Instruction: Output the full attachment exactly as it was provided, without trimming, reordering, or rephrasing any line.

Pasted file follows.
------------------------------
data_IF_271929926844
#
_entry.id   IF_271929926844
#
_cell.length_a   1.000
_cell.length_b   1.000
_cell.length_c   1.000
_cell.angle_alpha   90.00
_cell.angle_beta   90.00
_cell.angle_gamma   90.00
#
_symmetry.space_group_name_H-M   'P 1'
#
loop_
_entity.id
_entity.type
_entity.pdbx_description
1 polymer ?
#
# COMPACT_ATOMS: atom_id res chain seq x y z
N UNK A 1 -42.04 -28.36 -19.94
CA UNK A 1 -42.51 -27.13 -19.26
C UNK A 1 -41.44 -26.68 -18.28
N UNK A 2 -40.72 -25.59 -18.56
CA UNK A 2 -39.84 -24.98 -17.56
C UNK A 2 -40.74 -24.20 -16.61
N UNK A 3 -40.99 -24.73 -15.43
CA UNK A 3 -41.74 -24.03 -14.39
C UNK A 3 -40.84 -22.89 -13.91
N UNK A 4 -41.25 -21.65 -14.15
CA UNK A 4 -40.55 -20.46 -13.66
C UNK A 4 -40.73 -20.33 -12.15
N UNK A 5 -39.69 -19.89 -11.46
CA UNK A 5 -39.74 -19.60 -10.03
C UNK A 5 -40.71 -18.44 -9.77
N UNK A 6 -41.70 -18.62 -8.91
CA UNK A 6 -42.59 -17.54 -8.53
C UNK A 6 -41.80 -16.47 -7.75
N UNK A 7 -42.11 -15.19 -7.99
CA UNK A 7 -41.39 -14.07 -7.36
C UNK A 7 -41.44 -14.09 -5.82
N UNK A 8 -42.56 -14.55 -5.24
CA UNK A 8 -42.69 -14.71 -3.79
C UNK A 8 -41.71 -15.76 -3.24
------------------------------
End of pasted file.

data_IF_271929926844
#
_entry.id   IF_271929926844
#
_cell.length_a   1.000
_cell.length_b   1.000
_cell.length_c   1.000
_cell.angle_alpha   90.00
_cell.angle_beta   90.00
_cell.angle_gamma   90.00
#
_symmetry.space_group_name_H-M   'P 1'
#
loop_
_entity.id
_entity.type
_entity.pdbx_description
1 polymer ?
#
# COMPACT_ATOMS: atom_id res chain seq x y z
N UNK A 1 -42.04 -28.36 -19.94
CA UNK A 1 -42.51 -27.13 -19.26
C UNK A 1 -41.44 -26.68 -18.28
N UNK A 2 -40.72 -25.59 -18.56
CA UNK A 2 -39.84 -24.98 -17.56
C UNK A 2 -40.74 -24.20 -16.61
N UNK A 3 -40.99 -24.73 -15.43
CA UNK A 3 -41.74 -24.03 -14.39
C UNK A 3 -40.84 -22.89 -13.91
N UNK A 4 -41.25 -21.65 -14.15
CA UNK A 4 -40.55 -20.46 -13.66
C UNK A 4 -40.73 -20.33 -12.15
N UNK A 5 -39.69 -19.89 -11.46
CA UNK A 5 -39.74 -19.60 -10.03
C UNK A 5 -40.71 -18.44 -9.77
N UNK A 6 -41.70 -18.62 -8.91
CA UNK A 6 -42.59 -17.54 -8.53
C UNK A 6 -41.80 -16.47 -7.75
N UNK A 7 -42.11 -15.19 -7.99
CA UNK A 7 -41.39 -14.07 -7.36
C UNK A 7 -41.44 -14.09 -5.82
N UNK A 8 -42.56 -14.55 -5.24
CA UNK A 8 -42.69 -14.71 -3.79
C UNK A 8 -41.71 -15.76 -3.24